Cottons: The Secret of the Wind (Paperback)
From writer Jim Pascoe and illustrator Heidi Arnhold, Cottons: The Secret of the Wind is the first in a fantasy graphic novel series featuring rabbits and foxes inhabiting a world where magic, technology, and art are used as weapons of war.
To her neighbors in the Vale of Industry, Bridgebelle is an ordinary rabbit. All day long, she toils at the carrot factory. After a hard day, she returns home to care for her ailing auntie. And whenever she's out, she's watchful of the murderous foxes who prey on her kind.
But Bridgebelle is not ordinary—she's a rabbit with talents beyond her own understanding. Using cha, the mysterious fuel that powers her world, she can change everyday objects into thokchas—magical, transforming works of art. Bridgebelle makes thokchas because they're beautiful. But there are those in her world who want to harness her powers and turn her art into a weapon.
Heidi Arnhold is a graduate of the Savannah College of Art and Design whose published works have involved popular franchises like Star Trek, The Dark Crystal, and Fraggle Rock. She began working on Cottons with writer Jim Pascoe in 2010. The art in this book is powered by Heidi's love for visual storytelling, all rabbits, and kale smoothies. She currently resides in Atlanta with her husband, one adorable bunny, and a blender that makes kale smoothies.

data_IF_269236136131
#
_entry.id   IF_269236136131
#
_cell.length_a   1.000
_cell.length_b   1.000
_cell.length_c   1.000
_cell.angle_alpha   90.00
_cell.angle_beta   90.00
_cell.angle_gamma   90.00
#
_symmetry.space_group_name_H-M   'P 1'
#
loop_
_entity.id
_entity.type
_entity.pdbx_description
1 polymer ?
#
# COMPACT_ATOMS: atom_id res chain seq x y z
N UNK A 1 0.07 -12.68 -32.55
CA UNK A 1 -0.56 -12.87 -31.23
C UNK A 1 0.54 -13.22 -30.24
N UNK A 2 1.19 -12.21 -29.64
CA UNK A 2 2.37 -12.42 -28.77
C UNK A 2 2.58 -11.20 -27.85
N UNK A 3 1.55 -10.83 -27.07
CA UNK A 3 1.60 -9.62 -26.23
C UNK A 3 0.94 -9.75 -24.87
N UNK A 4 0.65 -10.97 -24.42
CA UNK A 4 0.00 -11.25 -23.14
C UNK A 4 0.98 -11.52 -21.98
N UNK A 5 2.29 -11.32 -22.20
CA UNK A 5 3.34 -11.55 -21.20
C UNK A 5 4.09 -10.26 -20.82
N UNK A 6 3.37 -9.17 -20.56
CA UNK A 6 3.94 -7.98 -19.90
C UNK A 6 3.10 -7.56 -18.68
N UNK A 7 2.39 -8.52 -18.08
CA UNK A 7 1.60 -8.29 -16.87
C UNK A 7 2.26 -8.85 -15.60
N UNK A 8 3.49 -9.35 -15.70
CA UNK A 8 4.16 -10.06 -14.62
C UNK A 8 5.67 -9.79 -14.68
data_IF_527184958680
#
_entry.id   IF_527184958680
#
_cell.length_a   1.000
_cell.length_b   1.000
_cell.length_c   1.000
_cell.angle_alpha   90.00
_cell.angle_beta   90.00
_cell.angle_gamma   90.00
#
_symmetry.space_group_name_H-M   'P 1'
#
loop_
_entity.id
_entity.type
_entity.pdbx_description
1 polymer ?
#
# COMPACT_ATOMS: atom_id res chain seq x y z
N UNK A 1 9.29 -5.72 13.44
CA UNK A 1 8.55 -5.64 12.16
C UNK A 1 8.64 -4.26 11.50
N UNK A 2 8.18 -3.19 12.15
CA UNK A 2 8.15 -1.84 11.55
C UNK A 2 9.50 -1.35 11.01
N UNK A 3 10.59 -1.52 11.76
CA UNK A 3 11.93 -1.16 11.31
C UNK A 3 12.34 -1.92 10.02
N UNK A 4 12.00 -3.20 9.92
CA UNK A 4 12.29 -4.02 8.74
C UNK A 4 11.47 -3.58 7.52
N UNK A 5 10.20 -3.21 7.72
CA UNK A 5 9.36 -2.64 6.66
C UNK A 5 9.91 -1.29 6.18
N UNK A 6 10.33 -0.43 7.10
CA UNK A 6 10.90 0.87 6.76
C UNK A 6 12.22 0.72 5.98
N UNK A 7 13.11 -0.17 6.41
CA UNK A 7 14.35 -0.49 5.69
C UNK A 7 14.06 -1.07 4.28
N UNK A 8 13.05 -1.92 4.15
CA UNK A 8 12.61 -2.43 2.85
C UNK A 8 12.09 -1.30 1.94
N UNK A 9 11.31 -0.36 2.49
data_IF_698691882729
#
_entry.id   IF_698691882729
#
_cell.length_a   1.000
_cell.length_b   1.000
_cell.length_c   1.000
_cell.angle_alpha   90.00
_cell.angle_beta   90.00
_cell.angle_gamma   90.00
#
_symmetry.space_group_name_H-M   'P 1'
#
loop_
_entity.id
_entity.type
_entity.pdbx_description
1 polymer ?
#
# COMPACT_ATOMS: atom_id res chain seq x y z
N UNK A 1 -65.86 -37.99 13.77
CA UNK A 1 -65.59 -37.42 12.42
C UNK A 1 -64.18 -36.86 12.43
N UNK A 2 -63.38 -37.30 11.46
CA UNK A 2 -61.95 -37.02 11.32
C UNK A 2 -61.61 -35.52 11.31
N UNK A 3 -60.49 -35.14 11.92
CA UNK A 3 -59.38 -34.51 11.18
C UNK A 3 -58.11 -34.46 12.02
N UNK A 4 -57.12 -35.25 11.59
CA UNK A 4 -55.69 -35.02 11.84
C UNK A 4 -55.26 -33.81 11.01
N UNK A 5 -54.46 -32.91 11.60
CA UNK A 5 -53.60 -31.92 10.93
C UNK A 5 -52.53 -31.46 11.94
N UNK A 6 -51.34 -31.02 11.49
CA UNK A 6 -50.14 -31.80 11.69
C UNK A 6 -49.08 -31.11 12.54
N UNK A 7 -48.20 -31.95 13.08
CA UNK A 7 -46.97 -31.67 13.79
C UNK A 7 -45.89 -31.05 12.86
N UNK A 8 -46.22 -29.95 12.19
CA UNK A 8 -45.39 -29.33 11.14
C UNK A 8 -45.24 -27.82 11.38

“Cottons is like Wind in the Willows and Animal Farm together in one gorgeous graphic novel!”
—Jeff Smith, creator of Bone, RASL, and Tuki Save the Humans
“A mesmerizing tale of wild rabbits with dark secrets, this remarkably beautiful graphic novel is perfect for readers who love Warriors and Redwall. I couldn't put it down!”
— Tui T. Sutherland, author of the Wings of Fire series
"This is the first installment in what is sure to be a compelling series. Rich earth tones depict the rabbits’ adventures...the panels are filled with intense action sequences that will have readers eagerly turning pages." —School Library Journal
"Elaborately envisioned animal fantasy." —Kirkus